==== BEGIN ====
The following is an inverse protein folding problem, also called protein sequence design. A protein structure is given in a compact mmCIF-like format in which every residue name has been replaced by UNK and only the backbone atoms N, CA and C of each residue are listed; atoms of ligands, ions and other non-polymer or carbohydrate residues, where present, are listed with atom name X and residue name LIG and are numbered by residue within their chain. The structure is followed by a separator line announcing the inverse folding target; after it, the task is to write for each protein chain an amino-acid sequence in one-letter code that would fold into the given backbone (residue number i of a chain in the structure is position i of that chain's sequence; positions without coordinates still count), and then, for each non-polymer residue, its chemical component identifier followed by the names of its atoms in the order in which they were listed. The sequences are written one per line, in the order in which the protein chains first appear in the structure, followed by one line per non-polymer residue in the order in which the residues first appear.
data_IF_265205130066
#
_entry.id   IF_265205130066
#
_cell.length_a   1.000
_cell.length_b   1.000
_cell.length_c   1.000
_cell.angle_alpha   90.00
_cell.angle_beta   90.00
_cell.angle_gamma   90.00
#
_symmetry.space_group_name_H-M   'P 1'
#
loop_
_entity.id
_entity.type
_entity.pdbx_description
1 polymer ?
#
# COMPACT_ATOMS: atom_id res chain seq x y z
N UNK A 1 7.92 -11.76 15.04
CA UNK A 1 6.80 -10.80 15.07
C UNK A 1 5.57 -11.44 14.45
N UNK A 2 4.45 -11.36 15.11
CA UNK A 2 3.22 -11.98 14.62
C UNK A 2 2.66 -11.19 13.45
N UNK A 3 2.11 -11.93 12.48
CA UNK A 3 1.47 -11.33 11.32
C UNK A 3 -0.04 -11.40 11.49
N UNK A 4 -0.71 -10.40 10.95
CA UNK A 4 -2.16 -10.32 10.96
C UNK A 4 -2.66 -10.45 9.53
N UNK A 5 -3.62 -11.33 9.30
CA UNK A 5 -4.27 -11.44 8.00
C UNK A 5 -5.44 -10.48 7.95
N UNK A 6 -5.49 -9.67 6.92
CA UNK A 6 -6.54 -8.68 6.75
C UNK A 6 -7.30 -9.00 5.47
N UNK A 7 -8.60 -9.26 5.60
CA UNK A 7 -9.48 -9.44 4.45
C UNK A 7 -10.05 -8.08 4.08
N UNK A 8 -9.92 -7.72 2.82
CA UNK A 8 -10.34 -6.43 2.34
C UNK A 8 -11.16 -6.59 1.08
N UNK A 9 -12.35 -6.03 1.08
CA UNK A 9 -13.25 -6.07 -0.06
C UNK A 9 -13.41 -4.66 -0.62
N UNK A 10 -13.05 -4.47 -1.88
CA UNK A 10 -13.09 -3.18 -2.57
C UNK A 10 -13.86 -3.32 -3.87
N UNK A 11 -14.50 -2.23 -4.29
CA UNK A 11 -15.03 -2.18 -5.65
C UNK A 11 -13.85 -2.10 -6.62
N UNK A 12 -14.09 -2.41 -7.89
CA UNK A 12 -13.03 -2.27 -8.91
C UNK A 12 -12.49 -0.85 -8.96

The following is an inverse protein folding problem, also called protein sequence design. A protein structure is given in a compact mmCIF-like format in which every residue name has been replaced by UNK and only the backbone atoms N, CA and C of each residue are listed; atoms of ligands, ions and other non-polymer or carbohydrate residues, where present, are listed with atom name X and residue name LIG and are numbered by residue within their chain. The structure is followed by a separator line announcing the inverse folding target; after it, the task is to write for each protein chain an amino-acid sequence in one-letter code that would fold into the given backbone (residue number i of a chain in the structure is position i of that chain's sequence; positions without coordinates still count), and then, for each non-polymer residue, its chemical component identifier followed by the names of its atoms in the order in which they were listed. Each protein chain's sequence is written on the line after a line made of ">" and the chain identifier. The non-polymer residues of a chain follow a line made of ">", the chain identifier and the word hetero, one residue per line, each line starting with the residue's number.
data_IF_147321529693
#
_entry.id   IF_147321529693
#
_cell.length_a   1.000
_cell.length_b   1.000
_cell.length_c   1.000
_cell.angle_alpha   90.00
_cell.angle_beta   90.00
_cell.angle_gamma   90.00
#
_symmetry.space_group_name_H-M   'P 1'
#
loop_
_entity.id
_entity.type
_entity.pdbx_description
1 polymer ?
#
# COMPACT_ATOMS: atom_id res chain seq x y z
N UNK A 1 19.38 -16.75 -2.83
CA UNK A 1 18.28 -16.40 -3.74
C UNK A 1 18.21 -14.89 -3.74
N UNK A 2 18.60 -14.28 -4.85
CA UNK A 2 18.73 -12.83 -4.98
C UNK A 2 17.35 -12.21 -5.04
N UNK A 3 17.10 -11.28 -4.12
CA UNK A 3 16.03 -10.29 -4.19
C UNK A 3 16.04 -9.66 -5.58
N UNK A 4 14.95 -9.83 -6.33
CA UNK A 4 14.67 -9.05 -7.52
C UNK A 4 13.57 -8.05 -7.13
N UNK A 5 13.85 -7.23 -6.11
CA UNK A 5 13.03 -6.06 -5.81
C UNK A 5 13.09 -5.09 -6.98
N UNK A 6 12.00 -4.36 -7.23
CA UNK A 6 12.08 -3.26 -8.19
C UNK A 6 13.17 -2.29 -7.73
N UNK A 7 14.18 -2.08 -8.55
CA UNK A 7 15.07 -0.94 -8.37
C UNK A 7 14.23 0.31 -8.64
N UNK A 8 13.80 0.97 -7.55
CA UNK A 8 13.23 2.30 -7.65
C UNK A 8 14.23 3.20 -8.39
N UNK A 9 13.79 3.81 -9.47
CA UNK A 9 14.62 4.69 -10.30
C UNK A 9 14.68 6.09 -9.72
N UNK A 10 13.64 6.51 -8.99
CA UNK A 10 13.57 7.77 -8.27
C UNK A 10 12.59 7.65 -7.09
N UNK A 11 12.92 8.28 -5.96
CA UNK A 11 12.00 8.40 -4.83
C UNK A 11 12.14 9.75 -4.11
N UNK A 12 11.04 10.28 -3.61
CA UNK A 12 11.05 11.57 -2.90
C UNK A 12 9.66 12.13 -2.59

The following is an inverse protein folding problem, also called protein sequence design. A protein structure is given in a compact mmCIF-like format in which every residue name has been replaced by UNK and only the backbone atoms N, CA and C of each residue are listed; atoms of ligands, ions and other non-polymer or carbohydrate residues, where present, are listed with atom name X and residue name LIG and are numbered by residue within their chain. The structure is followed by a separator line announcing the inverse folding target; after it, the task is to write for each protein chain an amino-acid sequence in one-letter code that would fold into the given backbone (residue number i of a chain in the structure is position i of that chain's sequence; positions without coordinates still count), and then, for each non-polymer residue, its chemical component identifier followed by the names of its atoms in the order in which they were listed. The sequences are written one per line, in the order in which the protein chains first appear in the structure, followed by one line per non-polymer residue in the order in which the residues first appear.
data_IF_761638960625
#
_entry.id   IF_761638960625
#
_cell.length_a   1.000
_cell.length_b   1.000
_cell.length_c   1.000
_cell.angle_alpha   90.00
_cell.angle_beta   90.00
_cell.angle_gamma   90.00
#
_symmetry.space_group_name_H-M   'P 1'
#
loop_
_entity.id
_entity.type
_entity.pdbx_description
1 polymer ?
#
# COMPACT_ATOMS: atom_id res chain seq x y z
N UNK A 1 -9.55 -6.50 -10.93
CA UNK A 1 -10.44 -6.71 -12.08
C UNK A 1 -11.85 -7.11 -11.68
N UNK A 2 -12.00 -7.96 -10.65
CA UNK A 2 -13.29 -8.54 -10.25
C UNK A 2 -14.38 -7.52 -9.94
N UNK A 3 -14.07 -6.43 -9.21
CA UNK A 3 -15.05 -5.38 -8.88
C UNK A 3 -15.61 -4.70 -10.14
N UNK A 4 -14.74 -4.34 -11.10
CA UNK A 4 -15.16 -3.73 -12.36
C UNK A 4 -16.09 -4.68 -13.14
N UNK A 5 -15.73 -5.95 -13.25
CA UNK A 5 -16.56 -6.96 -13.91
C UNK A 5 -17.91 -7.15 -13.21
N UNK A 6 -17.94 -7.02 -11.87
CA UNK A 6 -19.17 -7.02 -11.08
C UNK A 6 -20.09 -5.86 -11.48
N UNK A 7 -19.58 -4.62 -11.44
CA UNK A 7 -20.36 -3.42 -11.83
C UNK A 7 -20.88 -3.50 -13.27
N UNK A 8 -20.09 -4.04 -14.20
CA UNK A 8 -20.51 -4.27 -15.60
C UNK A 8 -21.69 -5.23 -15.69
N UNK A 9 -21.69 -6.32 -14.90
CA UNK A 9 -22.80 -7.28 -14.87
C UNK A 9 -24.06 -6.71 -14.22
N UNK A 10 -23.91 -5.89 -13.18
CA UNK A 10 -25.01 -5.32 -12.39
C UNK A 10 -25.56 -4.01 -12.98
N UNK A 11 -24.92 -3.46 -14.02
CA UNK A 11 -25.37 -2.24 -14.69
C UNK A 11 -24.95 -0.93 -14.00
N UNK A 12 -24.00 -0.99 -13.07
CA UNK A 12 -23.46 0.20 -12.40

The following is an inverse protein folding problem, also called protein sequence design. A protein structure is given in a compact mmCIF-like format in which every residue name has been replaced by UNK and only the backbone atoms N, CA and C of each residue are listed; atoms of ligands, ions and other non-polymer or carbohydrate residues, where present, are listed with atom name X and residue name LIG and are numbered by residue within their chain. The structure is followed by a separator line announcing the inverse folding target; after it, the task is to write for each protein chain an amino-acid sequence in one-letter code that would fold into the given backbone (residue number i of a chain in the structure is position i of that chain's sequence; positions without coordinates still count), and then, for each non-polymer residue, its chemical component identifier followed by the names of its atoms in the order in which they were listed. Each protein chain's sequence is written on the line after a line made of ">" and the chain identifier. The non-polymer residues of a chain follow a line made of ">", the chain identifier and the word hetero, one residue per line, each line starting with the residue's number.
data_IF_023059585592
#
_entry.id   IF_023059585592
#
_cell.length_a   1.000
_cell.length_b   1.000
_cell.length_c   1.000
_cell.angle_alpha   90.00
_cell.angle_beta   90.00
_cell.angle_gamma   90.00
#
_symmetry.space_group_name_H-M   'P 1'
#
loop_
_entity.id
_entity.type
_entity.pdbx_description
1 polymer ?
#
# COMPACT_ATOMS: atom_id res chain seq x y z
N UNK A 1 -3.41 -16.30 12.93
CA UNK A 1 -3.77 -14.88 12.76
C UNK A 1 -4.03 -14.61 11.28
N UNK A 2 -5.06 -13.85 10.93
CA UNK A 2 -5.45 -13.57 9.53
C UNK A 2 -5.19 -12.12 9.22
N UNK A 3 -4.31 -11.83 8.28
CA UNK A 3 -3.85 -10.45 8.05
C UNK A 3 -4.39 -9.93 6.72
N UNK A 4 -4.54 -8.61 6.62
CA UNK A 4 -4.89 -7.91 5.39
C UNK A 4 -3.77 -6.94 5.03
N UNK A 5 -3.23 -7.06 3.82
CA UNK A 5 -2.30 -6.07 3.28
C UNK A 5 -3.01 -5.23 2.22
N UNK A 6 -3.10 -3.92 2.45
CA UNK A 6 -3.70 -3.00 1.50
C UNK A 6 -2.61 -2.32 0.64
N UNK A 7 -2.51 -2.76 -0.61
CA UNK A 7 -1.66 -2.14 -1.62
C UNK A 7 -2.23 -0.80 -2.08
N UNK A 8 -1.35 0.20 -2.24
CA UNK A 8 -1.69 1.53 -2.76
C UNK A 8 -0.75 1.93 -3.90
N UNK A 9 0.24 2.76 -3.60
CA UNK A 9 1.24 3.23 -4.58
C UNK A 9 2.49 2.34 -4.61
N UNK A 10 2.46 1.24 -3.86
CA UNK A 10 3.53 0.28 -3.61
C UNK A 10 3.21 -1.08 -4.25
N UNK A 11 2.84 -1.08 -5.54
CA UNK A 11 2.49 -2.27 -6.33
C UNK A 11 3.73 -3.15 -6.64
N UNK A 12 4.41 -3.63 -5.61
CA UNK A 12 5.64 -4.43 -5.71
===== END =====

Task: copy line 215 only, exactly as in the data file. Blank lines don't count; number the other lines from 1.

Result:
C UNK A 8 -0.75 1.93 -3.90